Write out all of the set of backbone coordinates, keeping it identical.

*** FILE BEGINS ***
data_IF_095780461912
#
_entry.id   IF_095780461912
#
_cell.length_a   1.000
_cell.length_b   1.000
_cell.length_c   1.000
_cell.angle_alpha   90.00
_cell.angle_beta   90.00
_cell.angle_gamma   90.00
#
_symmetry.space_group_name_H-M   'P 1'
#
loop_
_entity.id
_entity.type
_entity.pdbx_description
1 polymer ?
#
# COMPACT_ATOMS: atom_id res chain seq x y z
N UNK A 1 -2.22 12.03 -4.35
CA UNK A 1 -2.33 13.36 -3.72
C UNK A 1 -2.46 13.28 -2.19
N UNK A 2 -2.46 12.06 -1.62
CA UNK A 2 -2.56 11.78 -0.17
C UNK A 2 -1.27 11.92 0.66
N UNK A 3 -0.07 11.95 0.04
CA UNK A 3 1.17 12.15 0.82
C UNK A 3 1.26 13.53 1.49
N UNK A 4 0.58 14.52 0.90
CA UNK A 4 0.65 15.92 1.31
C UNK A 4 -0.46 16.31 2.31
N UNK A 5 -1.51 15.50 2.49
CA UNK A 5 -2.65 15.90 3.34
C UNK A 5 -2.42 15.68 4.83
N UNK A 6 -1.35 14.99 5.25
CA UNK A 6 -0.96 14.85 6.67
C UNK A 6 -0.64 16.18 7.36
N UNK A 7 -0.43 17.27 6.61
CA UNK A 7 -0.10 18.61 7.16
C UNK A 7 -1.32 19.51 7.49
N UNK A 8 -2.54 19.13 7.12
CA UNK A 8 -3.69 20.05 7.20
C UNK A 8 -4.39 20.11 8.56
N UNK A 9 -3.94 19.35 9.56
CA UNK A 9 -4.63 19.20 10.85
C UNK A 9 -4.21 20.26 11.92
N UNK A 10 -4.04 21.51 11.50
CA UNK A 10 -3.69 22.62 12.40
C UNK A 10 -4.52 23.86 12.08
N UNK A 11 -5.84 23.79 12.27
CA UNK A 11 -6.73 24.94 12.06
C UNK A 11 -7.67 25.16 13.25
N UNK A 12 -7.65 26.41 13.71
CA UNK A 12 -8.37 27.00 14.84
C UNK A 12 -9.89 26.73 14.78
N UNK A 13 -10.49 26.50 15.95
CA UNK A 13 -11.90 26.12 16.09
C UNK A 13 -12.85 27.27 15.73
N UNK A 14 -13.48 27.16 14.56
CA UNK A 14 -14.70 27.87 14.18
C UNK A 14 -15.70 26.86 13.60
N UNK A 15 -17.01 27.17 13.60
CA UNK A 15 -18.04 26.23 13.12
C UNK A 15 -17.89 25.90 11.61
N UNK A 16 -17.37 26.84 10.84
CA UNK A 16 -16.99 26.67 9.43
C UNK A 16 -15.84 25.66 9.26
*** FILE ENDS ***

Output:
data_IF_095780461912
#
_entry.id   IF_095780461912
#
_cell.length_a   1.000
_cell.length_b   1.000
_cell.length_c   1.000
_cell.angle_alpha   90.00
_cell.angle_beta   90.00
_cell.angle_gamma   90.00
#
_symmetry.space_group_name_H-M   'P 1'
#
loop_
_entity.id
_entity.type
_entity.pdbx_description
1 polymer ?
#
# COMPACT_ATOMS: atom_id res chain seq x y z
N UNK A 1 -2.22 12.03 -4.35
CA UNK A 1 -2.33 13.36 -3.72
C UNK A 1 -2.46 13.28 -2.19
N UNK A 2 -2.46 12.06 -1.62
CA UNK A 2 -2.56 11.78 -0.17
C UNK A 2 -1.27 11.92 0.66
N UNK A 3 -0.07 11.95 0.04
CA UNK A 3 1.17 12.15 0.82
C UNK A 3 1.26 13.53 1.49
N UNK A 4 0.58 14.52 0.90
CA UNK A 4 0.65 15.92 1.31
C UNK A 4 -0.46 16.31 2.31
N UNK A 5 -1.51 15.50 2.49
CA UNK A 5 -2.65 15.90 3.34
C UNK A 5 -2.42 15.68 4.83
N UNK A 6 -1.35 14.99 5.25
CA UNK A 6 -0.96 14.85 6.67
C UNK A 6 -0.64 16.18 7.36
N UNK A 7 -0.43 17.27 6.61
CA UNK A 7 -0.10 18.61 7.16
C UNK A 7 -1.32 19.51 7.49
N UNK A 8 -2.54 19.13 7.12
CA UNK A 8 -3.69 20.05 7.20
C UNK A 8 -4.39 20.11 8.56
N UNK A 9 -3.94 19.35 9.56
CA UNK A 9 -4.63 19.20 10.85
C UNK A 9 -4.21 20.26 11.92
N UNK A 10 -4.04 21.51 11.50
CA UNK A 10 -3.69 22.62 12.40
C UNK A 10 -4.52 23.86 12.08
N UNK A 11 -5.84 23.79 12.27
CA UNK A 11 -6.73 24.94 12.06
C UNK A 11 -7.67 25.16 13.25
N UNK A 12 -7.65 26.41 13.71
CA UNK A 12 -8.37 27.00 14.84
C UNK A 12 -9.89 26.73 14.78
N UNK A 13 -10.49 26.50 15.95
CA UNK A 13 -11.90 26.12 16.09
C UNK A 13 -12.85 27.27 15.73
N UNK A 14 -13.48 27.16 14.56
CA UNK A 14 -14.70 27.87 14.18
C UNK A 14 -15.70 26.86 13.60
N UNK A 15 -17.01 27.17 13.60
CA UNK A 15 -18.04 26.23 13.12
C UNK A 15 -17.89 25.90 11.61
N UNK A 16 -17.37 26.84 10.84
CA UNK A 16 -16.99 26.67 9.43
C UNK A 16 -15.84 25.66 9.26